If you are making a homemade mask, a new study published in the scientific journal ACS Nano found that homemade face masks that use a combination of tightly woven cotton and polyester-spandex chiffon or silk will provide a very effective filter for the aerosol particles that spread the COVID-19 virus. Masks made with one layer of cotton and two layers of chiffon (a netlike fabric often found in evening gowns) or silk will filter out some 80 to 99 percent of particles — similar to the effectiveness of the N95 mask material — due to the electrostatic barrier of the fabric. But here’s the kicker: The mask must have a snug fit. Even a 1 percent gap reduces the filtering of all face masks by 50 percent or more.

    Juliet on
  • I ordered 2. I received that ugly color lime green. Both are too small for my head. My ears keep bending and the masks fall off! I won’t ask for a refund because they are probably all the same size since there was no option for size. Yes, I am disappointed. One day someone will come and be able to put longer elastic on the masks, I hope!

    Crystal Bujol on
  • I have ordered a product called Meltblown Cloth from Amazon that claims to be made of a “new generation of environmentally feindly materials, which is breathable, flexible, lightweight, non-burning, easy to decompose, non-toxic, non-irritating, recyclable, etc.” We have not received the shipment as of yet, however am looking forward to trying it with the masks. It comes in a 20 metre roll (like a toilet paper roll) and can be cut to size. I’m sorry I can’t provide more of a personalized review at this time, but could follow up once the material has been received.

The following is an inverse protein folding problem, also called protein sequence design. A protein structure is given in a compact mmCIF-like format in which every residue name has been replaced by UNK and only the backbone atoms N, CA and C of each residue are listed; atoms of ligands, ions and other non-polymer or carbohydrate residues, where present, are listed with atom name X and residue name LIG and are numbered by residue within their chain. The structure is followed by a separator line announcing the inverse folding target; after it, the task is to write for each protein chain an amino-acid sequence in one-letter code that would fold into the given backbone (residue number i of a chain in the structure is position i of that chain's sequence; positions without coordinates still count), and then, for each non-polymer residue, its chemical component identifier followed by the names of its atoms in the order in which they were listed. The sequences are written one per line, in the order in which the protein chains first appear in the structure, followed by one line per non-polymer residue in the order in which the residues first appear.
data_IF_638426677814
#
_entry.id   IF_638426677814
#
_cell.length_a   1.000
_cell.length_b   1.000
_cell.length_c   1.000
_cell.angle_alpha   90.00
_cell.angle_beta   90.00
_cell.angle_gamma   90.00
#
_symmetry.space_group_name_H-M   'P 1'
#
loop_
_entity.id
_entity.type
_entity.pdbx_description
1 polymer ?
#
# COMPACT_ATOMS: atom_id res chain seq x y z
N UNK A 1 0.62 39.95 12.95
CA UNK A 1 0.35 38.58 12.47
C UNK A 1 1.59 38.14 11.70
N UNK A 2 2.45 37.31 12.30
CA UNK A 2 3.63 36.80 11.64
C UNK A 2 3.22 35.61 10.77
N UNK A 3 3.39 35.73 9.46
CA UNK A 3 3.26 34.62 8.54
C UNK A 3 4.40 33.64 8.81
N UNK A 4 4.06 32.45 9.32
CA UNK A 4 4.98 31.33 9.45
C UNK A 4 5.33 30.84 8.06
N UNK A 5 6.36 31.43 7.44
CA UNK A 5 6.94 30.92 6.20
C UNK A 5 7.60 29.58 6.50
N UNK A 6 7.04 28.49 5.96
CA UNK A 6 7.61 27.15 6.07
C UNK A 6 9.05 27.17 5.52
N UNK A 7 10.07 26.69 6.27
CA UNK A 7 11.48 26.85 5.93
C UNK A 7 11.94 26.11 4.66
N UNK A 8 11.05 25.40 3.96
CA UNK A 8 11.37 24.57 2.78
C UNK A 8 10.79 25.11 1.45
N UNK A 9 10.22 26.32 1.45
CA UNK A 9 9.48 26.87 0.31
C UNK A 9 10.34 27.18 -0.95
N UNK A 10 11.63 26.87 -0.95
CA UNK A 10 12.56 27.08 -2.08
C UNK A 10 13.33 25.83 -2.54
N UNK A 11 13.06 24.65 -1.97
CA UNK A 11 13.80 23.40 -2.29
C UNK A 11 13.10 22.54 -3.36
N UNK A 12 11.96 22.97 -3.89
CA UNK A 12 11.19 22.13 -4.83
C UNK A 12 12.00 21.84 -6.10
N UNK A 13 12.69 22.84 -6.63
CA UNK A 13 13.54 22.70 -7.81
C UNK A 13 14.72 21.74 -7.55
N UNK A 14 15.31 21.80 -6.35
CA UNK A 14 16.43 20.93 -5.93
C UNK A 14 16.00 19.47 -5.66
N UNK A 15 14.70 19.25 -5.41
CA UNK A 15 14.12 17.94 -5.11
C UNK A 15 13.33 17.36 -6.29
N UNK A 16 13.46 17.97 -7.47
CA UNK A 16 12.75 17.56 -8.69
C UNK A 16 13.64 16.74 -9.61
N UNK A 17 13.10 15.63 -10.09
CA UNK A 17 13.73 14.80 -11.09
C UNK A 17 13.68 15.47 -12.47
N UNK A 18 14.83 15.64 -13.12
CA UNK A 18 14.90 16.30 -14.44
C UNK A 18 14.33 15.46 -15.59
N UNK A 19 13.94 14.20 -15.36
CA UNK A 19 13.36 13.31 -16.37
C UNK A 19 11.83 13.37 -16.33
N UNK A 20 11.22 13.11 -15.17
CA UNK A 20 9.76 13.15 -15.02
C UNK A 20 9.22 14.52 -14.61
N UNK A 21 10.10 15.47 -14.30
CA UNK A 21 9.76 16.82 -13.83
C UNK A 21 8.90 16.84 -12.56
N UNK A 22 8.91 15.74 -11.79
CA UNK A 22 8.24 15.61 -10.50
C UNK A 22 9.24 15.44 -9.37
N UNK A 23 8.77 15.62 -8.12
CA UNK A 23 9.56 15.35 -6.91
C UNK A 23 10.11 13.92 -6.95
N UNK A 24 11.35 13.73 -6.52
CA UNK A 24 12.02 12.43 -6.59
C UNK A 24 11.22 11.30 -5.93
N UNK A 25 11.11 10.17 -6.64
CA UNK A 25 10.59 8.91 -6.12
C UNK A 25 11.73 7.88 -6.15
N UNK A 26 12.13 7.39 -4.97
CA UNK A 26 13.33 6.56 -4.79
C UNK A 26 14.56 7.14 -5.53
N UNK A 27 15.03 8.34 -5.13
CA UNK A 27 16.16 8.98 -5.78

Andrea on
  • re the May 19th inquiry about hepa vacuum filters: I thought this might be a good idea previously until I watched a video by a pulmonary/lung specialist who absolutely advocated against using them – he stated there would be particles from the filter entering your respiratory system that would not be beneficial.

    Karen on
  • I would go with the disposable coffee filter type. This way it covers kind of both your ideas of having something that can help filter out germs (just state that its “unproven” as you did here) with also being biodegradable. Both are a good marketing strategy while still being cost effective.

    Heather on
  • Definitely go with a biodegradable earth friendly option, because that’s what your company stands for and if you sell a synthetic version, it will harm your brand, and sully the perception that customers have, knowing they can buy from Etee, and there’s a guarantee of the product being earth-safe.

    DEgan on
  • I’d go with the coffee filters until a more sustainable option is available. I use a CPAP machine and those filters work well.

    Marta Roller on
  • Coffee filter
    I saw a video that soaked them in salt water and dry them to add another layer of protection. The idea is that salt cures meat by killing germs creating a second barrier. It would do the same with the mask.

    Sharon Fraser on
  • Can you sell the Hepa vacuum filters?

    Kim Whittle on